At Wisconsin Neurosurgery, it is important that our patients feel well-informed regarding their neurological health. Our nurse specialist will provide every new patient with spinal education by teaching with models and brochures. This ensures that when the patient is seen by the physician, they have a better understanding of the diagnosis. If a patient is scheduled for surgery, the nurse specialist will also provide pre-operative and post-operative education so that that patient has a clear understanding of what will take place; from the time they enter the hospital, to the time they are discharged, and what to expect in the recovery period. While patients of Wisconsin Neurosurgery do receive spinal education, it is important to understand a few of the most common terms associated with neurology, including the term used to describe the field itself:
The medical specialty concerned with the diagnosis and treatment of disorders of the brain, the spinal cord, and the nerves
Constitutes a surgical specialty that provides care for adult patients in the treatment of diseases that modify the function or activity of the brain, spinal cord and peripheral nervous system as well as the supporting structures of these systems (cranial coverings, skull and skull base, and spinal column) and their blood supply. Treatment involves both non-operative management (prevention, diagnosis, including image interpretation) and operative management with its associated image use and interpretation. Operative treatment includes functional and restorative surgery, stereotactic Radiosurgery, conventional cranial surgery and spinal fusion, including its instrumentation.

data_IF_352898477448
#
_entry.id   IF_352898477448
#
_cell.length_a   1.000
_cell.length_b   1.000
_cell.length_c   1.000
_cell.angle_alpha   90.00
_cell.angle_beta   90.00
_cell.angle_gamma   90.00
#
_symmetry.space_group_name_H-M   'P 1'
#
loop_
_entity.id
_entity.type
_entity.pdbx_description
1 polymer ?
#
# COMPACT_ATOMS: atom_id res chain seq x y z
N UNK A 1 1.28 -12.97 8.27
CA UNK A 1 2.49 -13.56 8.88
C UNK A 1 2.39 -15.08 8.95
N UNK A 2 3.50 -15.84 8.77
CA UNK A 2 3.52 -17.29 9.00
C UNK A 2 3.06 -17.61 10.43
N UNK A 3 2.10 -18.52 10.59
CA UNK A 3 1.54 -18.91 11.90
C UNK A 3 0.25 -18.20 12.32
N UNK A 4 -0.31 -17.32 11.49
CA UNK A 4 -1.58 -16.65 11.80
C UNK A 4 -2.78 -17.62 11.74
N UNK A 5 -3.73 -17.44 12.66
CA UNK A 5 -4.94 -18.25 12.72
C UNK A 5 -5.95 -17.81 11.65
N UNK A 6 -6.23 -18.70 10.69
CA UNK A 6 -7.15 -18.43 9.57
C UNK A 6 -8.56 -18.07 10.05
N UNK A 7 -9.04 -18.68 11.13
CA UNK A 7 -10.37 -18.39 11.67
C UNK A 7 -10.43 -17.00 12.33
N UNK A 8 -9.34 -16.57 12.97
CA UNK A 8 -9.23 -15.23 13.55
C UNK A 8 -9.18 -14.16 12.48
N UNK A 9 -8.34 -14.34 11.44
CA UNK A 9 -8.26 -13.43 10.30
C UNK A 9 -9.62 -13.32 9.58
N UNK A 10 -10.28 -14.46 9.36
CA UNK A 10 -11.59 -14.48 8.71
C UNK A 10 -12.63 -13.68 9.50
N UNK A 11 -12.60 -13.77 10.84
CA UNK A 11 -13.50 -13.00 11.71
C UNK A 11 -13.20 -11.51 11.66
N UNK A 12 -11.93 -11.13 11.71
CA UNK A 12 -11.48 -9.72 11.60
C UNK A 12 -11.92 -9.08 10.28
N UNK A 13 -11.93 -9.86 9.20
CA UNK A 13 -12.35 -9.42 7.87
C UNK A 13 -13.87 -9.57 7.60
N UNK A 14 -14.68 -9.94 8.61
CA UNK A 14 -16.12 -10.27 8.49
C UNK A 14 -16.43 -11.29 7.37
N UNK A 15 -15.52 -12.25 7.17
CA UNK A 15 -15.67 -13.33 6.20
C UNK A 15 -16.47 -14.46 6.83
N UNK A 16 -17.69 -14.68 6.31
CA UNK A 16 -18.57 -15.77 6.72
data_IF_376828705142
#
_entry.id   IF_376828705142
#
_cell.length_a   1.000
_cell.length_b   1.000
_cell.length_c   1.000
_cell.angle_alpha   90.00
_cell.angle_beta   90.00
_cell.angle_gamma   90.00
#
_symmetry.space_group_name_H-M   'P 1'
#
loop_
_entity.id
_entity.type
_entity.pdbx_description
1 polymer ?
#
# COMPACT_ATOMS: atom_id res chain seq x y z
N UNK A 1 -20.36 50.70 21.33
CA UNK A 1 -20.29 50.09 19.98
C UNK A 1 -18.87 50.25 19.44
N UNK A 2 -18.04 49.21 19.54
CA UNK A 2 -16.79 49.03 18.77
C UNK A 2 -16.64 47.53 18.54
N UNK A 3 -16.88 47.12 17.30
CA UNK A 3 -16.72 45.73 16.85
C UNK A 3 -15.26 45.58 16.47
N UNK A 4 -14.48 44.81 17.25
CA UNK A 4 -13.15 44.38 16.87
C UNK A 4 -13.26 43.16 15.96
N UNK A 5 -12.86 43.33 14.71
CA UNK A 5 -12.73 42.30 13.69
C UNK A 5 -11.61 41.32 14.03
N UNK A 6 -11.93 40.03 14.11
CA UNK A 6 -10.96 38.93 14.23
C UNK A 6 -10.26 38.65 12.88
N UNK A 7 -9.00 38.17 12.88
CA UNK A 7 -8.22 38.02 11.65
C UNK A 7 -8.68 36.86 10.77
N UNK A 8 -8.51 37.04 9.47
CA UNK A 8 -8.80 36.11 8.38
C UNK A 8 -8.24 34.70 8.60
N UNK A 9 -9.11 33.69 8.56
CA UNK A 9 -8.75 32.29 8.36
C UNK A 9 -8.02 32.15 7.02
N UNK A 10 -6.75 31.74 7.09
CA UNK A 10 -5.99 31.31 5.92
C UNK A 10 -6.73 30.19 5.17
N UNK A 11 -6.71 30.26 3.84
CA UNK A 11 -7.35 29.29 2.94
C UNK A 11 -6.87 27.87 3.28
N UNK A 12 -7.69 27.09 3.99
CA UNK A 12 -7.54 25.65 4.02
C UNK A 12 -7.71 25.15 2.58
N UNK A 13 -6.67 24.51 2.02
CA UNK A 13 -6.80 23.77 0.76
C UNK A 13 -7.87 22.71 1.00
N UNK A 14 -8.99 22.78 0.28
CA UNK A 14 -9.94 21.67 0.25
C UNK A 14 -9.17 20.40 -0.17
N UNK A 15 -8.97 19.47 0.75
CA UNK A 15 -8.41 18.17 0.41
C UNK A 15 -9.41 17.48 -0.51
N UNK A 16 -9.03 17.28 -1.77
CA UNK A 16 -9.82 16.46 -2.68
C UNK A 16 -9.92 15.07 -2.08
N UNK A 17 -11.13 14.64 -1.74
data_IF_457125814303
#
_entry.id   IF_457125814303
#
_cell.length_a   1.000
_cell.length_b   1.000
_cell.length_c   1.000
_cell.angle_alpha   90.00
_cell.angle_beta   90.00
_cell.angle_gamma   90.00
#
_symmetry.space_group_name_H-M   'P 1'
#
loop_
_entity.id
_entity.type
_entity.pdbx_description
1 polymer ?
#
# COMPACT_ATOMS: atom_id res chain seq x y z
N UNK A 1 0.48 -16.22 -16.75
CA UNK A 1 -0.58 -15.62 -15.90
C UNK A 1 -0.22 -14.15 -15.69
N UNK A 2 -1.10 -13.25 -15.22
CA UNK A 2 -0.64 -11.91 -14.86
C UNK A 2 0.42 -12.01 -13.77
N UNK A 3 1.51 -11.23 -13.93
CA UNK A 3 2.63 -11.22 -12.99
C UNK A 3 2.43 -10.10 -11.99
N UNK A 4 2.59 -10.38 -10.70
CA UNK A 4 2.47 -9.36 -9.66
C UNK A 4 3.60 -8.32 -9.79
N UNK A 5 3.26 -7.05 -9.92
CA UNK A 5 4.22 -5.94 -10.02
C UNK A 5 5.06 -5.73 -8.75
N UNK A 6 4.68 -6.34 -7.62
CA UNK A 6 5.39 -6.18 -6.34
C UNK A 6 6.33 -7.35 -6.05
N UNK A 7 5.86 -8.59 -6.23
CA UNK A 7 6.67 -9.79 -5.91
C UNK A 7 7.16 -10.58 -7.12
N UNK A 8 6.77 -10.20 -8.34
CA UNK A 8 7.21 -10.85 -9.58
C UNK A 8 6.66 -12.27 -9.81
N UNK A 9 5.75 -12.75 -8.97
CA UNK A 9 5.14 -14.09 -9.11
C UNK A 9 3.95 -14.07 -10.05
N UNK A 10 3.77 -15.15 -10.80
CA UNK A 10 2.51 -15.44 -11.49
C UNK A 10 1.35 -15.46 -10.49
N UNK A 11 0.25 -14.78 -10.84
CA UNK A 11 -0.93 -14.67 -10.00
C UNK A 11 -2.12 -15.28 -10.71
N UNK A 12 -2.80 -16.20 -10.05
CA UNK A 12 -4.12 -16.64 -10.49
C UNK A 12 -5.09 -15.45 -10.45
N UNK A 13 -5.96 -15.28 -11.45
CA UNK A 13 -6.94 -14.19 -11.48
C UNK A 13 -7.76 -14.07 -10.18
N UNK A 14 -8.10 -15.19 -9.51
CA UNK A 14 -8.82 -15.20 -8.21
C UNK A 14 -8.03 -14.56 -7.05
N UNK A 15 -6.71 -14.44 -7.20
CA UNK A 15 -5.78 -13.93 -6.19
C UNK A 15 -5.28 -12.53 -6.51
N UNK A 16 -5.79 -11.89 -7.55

Specialist who is trained in surgery of the nervous system, and can perform surgery on the brain, spinal cord, or other parts of the nervous system. This specialist is sometimes called a brain surgeon. The neurosurgeon also works with patients to diagnose, evaluate, and treat diseases or disorders of the nervous system, and aids in critical care of patients before, during and after surgery.
A mass of unnecessary and abnormal cells growing in the brain; a benign or malignant growth in the brain. Primary brain tumors arise in brain tissue. Secondary brain tumors are cancers that have spread to the brain tissue (metastasized) from elsewhere in the body. Brain tumors can and do occur at any age.
Narrowing of the spaces in the spine, resulting in compression of the nerve roots or spinal cord by bony spurs or soft tissues, such as disks, in the spinal canal. This occurs most often in the lumbar spine (in the low back) but also occurs in the cervical spine (in the neck) and less often in the thoracic spine (in the upper back).